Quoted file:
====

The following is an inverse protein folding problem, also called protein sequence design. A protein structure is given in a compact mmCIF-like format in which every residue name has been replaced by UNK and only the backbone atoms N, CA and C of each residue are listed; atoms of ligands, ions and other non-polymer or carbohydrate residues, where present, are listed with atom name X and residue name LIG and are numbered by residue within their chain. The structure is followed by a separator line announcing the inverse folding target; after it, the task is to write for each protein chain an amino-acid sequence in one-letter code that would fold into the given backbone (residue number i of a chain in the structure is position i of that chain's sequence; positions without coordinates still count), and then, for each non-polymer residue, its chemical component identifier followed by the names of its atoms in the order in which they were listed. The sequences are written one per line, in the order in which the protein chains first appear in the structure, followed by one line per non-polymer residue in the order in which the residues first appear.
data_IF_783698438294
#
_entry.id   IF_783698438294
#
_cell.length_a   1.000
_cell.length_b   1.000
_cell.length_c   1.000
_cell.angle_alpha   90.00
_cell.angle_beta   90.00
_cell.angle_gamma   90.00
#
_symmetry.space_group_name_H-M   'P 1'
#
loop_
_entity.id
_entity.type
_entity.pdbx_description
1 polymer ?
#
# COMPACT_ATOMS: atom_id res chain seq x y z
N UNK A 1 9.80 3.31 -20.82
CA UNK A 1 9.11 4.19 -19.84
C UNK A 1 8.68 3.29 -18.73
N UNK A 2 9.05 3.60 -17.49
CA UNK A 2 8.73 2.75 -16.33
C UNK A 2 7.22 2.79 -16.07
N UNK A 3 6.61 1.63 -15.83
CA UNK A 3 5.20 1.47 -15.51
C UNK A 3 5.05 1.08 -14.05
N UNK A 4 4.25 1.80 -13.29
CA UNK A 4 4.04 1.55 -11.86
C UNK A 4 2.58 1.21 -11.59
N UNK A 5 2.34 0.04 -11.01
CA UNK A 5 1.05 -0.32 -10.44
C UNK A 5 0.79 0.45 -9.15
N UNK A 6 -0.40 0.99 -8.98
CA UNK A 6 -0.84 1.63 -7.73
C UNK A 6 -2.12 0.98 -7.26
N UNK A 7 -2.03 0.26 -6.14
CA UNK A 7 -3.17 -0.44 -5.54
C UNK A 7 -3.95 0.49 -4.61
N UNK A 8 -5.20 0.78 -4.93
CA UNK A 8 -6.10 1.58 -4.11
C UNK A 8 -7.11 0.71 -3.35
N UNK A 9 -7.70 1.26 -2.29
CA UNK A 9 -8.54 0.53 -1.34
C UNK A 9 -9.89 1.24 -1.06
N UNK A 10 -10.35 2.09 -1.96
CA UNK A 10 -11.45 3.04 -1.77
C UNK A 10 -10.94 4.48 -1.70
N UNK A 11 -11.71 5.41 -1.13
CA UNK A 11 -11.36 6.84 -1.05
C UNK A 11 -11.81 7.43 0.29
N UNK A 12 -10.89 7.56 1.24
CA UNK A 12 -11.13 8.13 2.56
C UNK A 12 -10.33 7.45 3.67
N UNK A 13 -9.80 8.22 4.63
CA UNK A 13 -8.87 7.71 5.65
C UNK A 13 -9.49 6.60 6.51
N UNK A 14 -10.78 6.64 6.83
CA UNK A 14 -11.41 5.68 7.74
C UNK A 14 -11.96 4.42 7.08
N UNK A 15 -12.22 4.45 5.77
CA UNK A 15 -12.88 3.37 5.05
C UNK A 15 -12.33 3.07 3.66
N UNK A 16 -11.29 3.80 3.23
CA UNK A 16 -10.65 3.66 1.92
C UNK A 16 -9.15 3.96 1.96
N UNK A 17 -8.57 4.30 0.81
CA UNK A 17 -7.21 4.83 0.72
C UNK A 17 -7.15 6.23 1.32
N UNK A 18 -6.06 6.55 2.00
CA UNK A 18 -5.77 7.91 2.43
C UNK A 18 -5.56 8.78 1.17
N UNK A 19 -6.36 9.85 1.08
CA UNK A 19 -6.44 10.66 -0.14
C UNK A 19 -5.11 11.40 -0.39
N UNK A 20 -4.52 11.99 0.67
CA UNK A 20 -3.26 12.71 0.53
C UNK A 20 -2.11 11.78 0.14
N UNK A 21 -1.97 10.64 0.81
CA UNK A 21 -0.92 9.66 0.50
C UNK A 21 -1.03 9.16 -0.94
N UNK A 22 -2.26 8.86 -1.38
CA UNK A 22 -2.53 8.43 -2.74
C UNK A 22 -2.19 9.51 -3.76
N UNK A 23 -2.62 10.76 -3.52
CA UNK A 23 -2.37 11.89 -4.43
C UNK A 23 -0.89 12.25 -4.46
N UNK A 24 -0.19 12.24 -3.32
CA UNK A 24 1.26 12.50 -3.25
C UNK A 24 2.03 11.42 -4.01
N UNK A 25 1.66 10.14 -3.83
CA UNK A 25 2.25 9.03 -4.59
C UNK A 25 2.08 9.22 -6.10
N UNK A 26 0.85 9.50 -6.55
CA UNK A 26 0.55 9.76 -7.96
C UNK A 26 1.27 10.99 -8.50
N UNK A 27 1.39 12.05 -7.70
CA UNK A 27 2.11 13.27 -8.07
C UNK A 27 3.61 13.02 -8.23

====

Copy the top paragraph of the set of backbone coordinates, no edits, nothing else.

The following is an inverse protein folding problem, also called protein sequence design. A protein structure is given in a compact mmCIF-like format in which every residue name has been replaced by UNK and only the backbone atoms N, CA and C of each residue are listed; atoms of ligands, ions and other non-polymer or carbohydrate residues, where present, are listed with atom name X and residue name LIG and are numbered by residue within their chain. The structure is followed by a separator line announcing the inverse folding target; after it, the task is to write for each protein chain an amino-acid sequence in one-letter code that would fold into the given backbone (residue number i of a chain in the structure is position i of that chain's sequence; positions without coordinates still count), and then, for each non-polymer residue, its chemical component identifier followed by the names of its atoms in the order in which they were listed. The sequences are written one per line, in the order in which the protein chains first appear in the structure, followed by one line per non-polymer residue in the order in which the residues first appear.